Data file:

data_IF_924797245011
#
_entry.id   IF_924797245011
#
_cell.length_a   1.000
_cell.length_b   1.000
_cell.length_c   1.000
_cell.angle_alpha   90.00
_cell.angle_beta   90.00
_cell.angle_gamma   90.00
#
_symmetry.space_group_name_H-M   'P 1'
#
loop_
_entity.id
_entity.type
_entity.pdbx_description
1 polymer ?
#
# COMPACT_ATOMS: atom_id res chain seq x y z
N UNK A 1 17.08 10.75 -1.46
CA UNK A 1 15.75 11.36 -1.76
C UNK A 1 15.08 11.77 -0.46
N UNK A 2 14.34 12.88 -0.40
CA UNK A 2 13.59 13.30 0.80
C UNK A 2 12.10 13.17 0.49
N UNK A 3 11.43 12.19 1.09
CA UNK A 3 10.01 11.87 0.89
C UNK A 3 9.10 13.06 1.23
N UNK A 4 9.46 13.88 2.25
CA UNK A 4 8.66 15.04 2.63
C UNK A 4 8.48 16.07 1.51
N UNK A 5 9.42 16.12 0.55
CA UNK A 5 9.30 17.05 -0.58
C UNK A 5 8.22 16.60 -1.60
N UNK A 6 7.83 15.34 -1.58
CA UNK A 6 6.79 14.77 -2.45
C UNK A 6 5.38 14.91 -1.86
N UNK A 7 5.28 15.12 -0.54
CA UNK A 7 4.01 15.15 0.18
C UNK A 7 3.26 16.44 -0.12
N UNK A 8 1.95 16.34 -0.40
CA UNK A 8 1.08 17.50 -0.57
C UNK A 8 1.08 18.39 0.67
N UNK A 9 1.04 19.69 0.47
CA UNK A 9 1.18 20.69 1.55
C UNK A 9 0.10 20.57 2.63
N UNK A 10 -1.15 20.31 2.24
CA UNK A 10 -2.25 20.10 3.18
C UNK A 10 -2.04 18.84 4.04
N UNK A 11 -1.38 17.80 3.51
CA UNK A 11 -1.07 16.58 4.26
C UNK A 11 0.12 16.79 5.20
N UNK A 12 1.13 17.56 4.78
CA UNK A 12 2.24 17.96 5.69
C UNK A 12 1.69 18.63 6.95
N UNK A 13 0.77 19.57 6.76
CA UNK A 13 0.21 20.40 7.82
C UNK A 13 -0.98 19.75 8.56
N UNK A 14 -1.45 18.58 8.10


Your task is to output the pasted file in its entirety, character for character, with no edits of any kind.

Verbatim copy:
data_IF_924797245011
#
_entry.id   IF_924797245011
#
_cell.length_a   1.000
_cell.length_b   1.000
_cell.length_c   1.000
_cell.angle_alpha   90.00
_cell.angle_beta   90.00
_cell.angle_gamma   90.00
#
_symmetry.space_group_name_H-M   'P 1'
#
loop_
_entity.id
_entity.type
_entity.pdbx_description
1 polymer ?
#
# COMPACT_ATOMS: atom_id res chain seq x y z
N UNK A 1 17.08 10.75 -1.46
CA UNK A 1 15.75 11.36 -1.76
C UNK A 1 15.08 11.77 -0.46
N UNK A 2 14.34 12.88 -0.40
CA UNK A 2 13.59 13.30 0.80
C UNK A 2 12.10 13.17 0.49
N UNK A 3 11.43 12.19 1.09
CA UNK A 3 10.01 11.87 0.89
C UNK A 3 9.10 13.06 1.23
N UNK A 4 9.46 13.88 2.25
CA UNK A 4 8.66 15.04 2.63
C UNK A 4 8.48 16.07 1.51
N UNK A 5 9.42 16.12 0.55
CA UNK A 5 9.30 17.05 -0.58
C UNK A 5 8.22 16.60 -1.60
N UNK A 6 7.83 15.34 -1.58
CA UNK A 6 6.79 14.77 -2.45
C UNK A 6 5.38 14.91 -1.86
N UNK A 7 5.28 15.12 -0.54
CA UNK A 7 4.01 15.15 0.18
C UNK A 7 3.26 16.44 -0.12
N UNK A 8 1.95 16.34 -0.40
CA UNK A 8 1.08 17.50 -0.57
C UNK A 8 1.08 18.39 0.67
N UNK A 9 1.04 19.69 0.47
CA UNK A 9 1.18 20.69 1.55
C UNK A 9 0.10 20.57 2.63
N UNK A 10 -1.15 20.31 2.24
CA UNK A 10 -2.25 20.10 3.18
C UNK A 10 -2.04 18.84 4.04
N UNK A 11 -1.38 17.80 3.51
CA UNK A 11 -1.07 16.58 4.26
C UNK A 11 0.12 16.79 5.20
N UNK A 12 1.13 17.56 4.78
CA UNK A 12 2.24 17.96 5.69
C UNK A 12 1.69 18.63 6.95
N UNK A 13 0.77 19.57 6.76
CA UNK A 13 0.21 20.40 7.82
C UNK A 13 -0.98 19.75 8.56
N UNK A 14 -1.45 18.58 8.10